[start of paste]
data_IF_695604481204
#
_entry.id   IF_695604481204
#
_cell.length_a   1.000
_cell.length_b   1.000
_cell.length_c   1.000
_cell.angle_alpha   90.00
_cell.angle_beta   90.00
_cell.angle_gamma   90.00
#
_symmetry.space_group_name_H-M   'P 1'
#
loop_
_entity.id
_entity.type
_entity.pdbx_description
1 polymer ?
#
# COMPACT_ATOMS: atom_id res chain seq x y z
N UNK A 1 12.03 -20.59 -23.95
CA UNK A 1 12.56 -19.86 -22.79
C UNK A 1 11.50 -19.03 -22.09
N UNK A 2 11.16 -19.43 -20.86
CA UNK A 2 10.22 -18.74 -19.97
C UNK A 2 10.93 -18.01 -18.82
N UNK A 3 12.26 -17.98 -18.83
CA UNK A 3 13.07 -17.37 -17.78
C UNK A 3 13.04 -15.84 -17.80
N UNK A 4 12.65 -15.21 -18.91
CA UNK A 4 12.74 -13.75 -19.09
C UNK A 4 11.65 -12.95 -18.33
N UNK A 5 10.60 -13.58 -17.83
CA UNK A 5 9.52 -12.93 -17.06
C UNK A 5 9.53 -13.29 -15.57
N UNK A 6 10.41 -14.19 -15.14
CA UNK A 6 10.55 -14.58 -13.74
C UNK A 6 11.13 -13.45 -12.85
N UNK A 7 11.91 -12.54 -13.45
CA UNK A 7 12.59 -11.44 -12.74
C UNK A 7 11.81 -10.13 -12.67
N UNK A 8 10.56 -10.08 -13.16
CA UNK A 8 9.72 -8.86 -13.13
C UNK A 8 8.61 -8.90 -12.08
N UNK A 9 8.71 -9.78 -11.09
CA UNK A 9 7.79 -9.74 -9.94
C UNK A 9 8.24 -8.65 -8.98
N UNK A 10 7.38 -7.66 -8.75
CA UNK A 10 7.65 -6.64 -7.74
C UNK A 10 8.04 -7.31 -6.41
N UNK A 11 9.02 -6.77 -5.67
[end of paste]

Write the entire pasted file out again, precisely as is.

data_IF_695604481204
#
_entry.id   IF_695604481204
#
_cell.length_a   1.000
_cell.length_b   1.000
_cell.length_c   1.000
_cell.angle_alpha   90.00
_cell.angle_beta   90.00
_cell.angle_gamma   90.00
#
_symmetry.space_group_name_H-M   'P 1'
#
loop_
_entity.id
_entity.type
_entity.pdbx_description
1 polymer ?
#
# COMPACT_ATOMS: atom_id res chain seq x y z
N UNK A 1 12.03 -20.59 -23.95
CA UNK A 1 12.56 -19.86 -22.79
C UNK A 1 11.50 -19.03 -22.09
N UNK A 2 11.16 -19.43 -20.86
CA UNK A 2 10.22 -18.74 -19.97
C UNK A 2 10.93 -18.01 -18.82
N UNK A 3 12.26 -17.98 -18.83
CA UNK A 3 13.07 -17.37 -17.78
C UNK A 3 13.04 -15.84 -17.80
N UNK A 4 12.65 -15.21 -18.91
CA UNK A 4 12.74 -13.75 -19.09
C UNK A 4 11.65 -12.95 -18.33
N UNK A 5 10.60 -13.58 -17.83
CA UNK A 5 9.52 -12.93 -17.06
C UNK A 5 9.53 -13.29 -15.57
N UNK A 6 10.41 -14.19 -15.14
CA UNK A 6 10.55 -14.58 -13.74
C UNK A 6 11.13 -13.45 -12.85
N UNK A 7 11.91 -12.54 -13.45
CA UNK A 7 12.59 -11.44 -12.74
C UNK A 7 11.81 -10.13 -12.67
N UNK A 8 10.56 -10.08 -13.16
CA UNK A 8 9.72 -8.86 -13.13
C UNK A 8 8.61 -8.90 -12.08
N UNK A 9 8.71 -9.78 -11.09
CA UNK A 9 7.79 -9.74 -9.94
C UNK A 9 8.24 -8.65 -8.98
N UNK A 10 7.38 -7.66 -8.75
CA UNK A 10 7.65 -6.64 -7.74
C UNK A 10 8.04 -7.31 -6.41
N UNK A 11 9.02 -6.77 -5.67